Association for Behavior Analysis International

The Association for Behavior Analysis International® (ABAI) is a nonprofit membership organization with the mission to contribute to the well-being of society by developing, enhancing, and supporting the growth and vitality of the science of behavior analysis through research, education, and practice.


11th Annual Autism Conference; San Juan, Puerto Rico; 2017

Event Details

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Invited Paper Session #5
Evidence for Neural Circuitry Dysfunction in Autism Spectrum Disorders
Wednesday, February 1, 2017
11:00 AM–11:50 AM
San Juan Grand Ballroom
Area: AUT; Domain: Applied Research
Instruction Level: Basic
CE Instructor: Ruth Anne Rehfeldt, Ph.D.
Chair: Ruth Anne Rehfeldt (Southern Illinois University)
SOPHIA A. COLAMARINO (John and Maria Goldman Foundation; Stanford University School of Medicine)
Sophia Colamarino, Ph.D., is a neuroscientist with over a decade of involvement in the non-profit autism research community. She currently works in private philanthropy where she serves as the Director of the Science and Health Program for the John and Marcia Goldman Foundation, which seeks funding opportunities focused on the autism spectrum and autoimmune disease spaces. Dr. Colamarino is also a Consulting Professor in the Department of Psychiatry and Behavioral Sciences at Stanford University Medical School and teaches a course on autism spectrum disorder in the undergraduate Human Biology Program. Prior to joining the Goldman Foundation, Dr. Colamarino served from 2004 - 2011 as the Vice President of Research for Autism Speaks and as the Science Program Director for Cure Autism Now, where she developed several important research initiatives including new efforts in neuropathology, innovative technology, and translational biology. While at Autism Speaks, Dr. Colamarino spearheaded development of a public access policy for publications resulting from the foundation's funded research, the first such policy for a US advocacy organization, for which she testified to Congress and was appointed to the NIH's National Library of Medicine advisory board for the PubMed Central science archive. She also spends much of her time providing public science lectures for the autism community and has served on many autism boards and science committees. Dr. Colamarino graduated with a BS in Biological Sciences and an AB in Psychology from Stanford University. She received her Ph.D. in Neurosciences from the University of California, San Francisco, where she studied brain development with neuroscientist Marc Tessier-Lavigne, Ph.D. After receiving her Ph.D., Dr. Colamarino conducted research on the genetic disorder Kallmann Syndrome at the Telethon Institute for Genetics and Medicine in Milan, Italy, led by human geneticist Andrea Ballabio, MD. She then returned to the US to work at the Salk Institute in La Jolla, CA, studying adult neural stem cells and brain regeneration in the laboratory of stem cell pioneer Fred H. Gage, Ph.D.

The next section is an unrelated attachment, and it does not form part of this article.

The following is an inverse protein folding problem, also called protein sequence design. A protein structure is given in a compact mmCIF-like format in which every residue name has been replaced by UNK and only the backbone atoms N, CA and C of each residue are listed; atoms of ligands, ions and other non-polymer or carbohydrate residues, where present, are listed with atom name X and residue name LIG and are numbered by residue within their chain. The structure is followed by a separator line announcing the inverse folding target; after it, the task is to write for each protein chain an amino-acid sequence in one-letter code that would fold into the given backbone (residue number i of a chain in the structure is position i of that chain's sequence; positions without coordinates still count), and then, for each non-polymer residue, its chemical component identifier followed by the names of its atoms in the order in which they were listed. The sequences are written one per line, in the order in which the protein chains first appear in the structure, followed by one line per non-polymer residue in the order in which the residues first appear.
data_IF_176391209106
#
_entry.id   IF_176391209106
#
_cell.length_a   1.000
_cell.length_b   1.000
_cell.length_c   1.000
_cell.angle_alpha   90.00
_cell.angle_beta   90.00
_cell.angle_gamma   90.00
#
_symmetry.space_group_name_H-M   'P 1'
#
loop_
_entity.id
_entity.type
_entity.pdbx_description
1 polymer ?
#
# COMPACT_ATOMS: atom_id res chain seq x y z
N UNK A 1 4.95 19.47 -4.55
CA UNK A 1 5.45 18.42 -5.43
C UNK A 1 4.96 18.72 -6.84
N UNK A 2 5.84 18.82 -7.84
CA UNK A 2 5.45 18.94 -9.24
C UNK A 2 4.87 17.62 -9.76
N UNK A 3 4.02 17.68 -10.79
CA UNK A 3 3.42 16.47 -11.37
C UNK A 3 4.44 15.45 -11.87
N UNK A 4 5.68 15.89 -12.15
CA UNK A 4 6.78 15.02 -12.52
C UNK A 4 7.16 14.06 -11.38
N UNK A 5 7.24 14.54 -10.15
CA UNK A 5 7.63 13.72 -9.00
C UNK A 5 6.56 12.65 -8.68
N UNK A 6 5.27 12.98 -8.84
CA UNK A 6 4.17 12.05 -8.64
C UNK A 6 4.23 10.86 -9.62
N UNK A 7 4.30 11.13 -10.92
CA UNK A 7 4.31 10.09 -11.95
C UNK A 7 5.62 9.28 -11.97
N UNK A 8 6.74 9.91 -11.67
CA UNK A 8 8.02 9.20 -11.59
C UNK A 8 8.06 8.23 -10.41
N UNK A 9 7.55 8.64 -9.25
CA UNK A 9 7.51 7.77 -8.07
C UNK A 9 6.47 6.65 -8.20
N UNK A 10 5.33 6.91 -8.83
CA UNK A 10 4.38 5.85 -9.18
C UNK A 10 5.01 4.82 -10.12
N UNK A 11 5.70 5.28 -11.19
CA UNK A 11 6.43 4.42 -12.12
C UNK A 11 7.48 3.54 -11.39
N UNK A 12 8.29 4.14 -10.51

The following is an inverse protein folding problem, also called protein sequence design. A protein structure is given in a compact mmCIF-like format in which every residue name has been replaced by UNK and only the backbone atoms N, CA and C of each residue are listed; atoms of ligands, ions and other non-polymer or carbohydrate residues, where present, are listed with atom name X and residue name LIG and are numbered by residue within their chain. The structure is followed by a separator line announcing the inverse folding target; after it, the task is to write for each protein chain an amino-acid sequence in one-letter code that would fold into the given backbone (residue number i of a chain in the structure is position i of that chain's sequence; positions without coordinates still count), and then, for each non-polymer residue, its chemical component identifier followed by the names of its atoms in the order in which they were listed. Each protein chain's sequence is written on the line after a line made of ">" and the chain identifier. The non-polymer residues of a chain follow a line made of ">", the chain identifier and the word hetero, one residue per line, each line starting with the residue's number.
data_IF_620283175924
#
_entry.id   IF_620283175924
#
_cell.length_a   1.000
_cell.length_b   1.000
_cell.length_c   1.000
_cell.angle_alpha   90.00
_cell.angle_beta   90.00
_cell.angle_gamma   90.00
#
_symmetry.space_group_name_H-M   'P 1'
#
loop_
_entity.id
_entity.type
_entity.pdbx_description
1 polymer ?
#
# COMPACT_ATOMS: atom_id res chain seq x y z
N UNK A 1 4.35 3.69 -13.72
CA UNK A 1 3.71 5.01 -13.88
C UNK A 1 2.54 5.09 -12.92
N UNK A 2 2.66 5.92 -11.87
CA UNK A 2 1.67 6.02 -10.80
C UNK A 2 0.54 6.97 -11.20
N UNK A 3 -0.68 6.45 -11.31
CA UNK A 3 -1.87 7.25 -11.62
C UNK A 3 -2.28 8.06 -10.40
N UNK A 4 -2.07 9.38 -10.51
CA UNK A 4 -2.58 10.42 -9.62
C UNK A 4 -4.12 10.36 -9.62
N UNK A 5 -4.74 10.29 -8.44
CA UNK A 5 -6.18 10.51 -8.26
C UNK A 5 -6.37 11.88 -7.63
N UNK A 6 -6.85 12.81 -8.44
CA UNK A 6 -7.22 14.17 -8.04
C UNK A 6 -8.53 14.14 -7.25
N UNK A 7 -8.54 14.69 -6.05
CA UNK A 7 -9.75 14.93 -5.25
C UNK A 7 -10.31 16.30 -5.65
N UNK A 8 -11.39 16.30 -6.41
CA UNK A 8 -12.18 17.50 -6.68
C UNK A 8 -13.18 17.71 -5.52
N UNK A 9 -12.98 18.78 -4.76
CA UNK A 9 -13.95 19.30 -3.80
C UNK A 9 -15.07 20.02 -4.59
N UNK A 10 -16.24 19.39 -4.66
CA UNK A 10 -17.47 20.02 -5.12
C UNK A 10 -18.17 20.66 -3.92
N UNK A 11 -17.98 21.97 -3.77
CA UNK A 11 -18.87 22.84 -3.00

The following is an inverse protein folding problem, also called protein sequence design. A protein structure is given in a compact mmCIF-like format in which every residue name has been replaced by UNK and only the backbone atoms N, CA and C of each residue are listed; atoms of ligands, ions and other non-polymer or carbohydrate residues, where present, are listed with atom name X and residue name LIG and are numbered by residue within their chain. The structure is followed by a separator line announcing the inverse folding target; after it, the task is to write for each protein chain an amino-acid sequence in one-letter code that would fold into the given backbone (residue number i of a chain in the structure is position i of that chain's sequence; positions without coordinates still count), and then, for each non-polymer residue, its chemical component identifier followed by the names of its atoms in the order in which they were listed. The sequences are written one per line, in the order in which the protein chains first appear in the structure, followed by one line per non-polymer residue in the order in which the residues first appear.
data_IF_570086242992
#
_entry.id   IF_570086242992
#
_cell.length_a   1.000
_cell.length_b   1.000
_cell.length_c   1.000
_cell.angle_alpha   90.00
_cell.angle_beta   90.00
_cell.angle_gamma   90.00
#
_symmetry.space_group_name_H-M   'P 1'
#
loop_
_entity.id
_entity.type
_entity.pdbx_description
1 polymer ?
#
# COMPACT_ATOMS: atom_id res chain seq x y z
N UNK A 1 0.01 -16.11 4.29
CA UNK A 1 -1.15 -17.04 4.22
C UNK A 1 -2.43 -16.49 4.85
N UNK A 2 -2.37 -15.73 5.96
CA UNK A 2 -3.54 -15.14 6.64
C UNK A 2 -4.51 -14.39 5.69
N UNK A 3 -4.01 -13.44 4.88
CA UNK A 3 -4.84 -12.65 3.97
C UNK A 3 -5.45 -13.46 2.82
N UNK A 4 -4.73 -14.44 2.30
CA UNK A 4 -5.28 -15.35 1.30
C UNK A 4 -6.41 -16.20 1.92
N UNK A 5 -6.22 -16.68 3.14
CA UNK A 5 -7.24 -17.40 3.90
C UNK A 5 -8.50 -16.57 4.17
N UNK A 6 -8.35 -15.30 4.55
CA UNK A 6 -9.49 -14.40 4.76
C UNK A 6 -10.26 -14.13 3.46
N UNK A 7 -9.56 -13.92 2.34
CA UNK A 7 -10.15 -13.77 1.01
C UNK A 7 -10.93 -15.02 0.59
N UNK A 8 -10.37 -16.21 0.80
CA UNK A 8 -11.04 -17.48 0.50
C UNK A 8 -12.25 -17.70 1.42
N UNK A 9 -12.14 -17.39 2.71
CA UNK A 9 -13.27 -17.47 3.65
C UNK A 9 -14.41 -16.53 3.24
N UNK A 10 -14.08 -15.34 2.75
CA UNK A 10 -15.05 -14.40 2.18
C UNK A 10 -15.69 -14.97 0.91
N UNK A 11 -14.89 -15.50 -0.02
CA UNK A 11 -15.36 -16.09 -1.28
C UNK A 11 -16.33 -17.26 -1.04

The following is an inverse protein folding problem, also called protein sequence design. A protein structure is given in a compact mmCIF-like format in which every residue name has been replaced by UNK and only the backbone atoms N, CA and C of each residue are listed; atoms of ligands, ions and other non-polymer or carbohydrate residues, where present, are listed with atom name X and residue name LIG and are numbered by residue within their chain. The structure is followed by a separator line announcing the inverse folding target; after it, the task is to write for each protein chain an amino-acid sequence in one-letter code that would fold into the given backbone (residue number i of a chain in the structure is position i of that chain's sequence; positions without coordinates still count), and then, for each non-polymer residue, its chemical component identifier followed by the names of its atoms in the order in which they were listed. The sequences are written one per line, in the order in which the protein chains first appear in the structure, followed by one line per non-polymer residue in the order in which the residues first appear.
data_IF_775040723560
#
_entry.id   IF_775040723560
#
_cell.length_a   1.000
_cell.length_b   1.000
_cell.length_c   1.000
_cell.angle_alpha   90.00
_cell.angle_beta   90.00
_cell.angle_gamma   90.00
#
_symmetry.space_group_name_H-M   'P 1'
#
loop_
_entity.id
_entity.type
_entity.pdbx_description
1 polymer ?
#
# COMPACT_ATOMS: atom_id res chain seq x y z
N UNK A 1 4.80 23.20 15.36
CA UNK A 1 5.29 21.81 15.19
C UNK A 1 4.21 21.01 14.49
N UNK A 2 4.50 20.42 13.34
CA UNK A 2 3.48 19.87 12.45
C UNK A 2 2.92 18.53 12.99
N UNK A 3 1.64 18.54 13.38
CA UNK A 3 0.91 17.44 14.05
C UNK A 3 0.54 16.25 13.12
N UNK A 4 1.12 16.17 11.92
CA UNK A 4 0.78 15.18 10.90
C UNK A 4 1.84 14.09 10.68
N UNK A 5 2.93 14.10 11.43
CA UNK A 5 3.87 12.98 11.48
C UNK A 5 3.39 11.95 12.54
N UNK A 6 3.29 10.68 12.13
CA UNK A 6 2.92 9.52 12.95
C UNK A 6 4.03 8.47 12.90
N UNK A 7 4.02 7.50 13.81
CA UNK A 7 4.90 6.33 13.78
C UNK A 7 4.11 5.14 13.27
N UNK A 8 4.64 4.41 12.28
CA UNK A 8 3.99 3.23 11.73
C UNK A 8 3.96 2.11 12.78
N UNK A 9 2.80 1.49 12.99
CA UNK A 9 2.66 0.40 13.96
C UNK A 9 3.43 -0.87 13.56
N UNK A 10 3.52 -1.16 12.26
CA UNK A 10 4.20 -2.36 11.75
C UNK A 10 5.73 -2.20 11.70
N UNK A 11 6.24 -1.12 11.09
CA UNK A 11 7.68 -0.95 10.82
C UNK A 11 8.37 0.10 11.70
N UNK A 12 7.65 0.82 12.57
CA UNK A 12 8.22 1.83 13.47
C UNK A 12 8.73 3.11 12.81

Abstract: Despite the striking behaviors that encompass autism, one of the most perplexing things from a neurobiological standpoint is that, at first pass, the brain structurally looks relatively normal. For decades researchers have been trying to pinpoint where autism is located in the brain, usually focusing on individual brain structures. However, no single region has so far been shown to underlie all of autism's symptoms. This lecture will provide a brief review of the emerging and converging evidence that autism is a disorder involving neural connectivity, where changes in the structure/function of brain connectivity may disrupt the ability to process information across different brain regions. Finally, these changes might be more widespread than would be predicted from the discrete domains of behavioral symptomatology.
Target Audience:

Certified behavior analysts, licensed psychologists, graduate students.

Learning Objectives: At the conclusion of the presentation, participants will be able to: (1) name the basic structures that form the brain's neural circuitry; (2) describe the concept of the Functional Underconnectivity Theory of autism; (3) describe at least two pieces of research data supporting the idea that individuals with autism have differences in their neural circuitry.



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